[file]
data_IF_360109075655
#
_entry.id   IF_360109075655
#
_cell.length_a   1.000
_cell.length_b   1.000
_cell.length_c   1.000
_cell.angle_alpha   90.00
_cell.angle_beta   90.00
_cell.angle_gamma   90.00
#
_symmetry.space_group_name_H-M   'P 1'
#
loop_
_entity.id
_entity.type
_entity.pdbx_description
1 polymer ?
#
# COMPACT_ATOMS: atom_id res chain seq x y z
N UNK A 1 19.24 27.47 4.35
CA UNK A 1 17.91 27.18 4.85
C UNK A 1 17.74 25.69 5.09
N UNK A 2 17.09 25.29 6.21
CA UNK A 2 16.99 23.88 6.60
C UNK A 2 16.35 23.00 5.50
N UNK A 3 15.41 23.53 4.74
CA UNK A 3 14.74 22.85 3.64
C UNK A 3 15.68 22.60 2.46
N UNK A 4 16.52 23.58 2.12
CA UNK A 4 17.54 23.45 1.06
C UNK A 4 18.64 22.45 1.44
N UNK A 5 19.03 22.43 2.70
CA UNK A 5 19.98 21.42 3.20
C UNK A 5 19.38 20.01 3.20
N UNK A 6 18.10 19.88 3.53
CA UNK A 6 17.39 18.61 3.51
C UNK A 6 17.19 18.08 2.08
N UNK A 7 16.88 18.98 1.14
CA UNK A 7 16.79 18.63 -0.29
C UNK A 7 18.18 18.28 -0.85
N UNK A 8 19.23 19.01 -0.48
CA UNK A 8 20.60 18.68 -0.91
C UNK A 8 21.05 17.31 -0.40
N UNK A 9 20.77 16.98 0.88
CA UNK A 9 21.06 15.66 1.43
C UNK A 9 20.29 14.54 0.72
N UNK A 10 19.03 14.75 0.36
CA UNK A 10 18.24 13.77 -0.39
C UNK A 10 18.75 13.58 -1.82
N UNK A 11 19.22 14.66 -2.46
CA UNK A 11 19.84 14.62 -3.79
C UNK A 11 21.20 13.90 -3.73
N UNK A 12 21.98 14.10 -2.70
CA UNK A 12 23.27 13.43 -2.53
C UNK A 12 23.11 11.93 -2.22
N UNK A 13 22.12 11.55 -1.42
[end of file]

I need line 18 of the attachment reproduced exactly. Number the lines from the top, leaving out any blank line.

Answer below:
1 polymer ?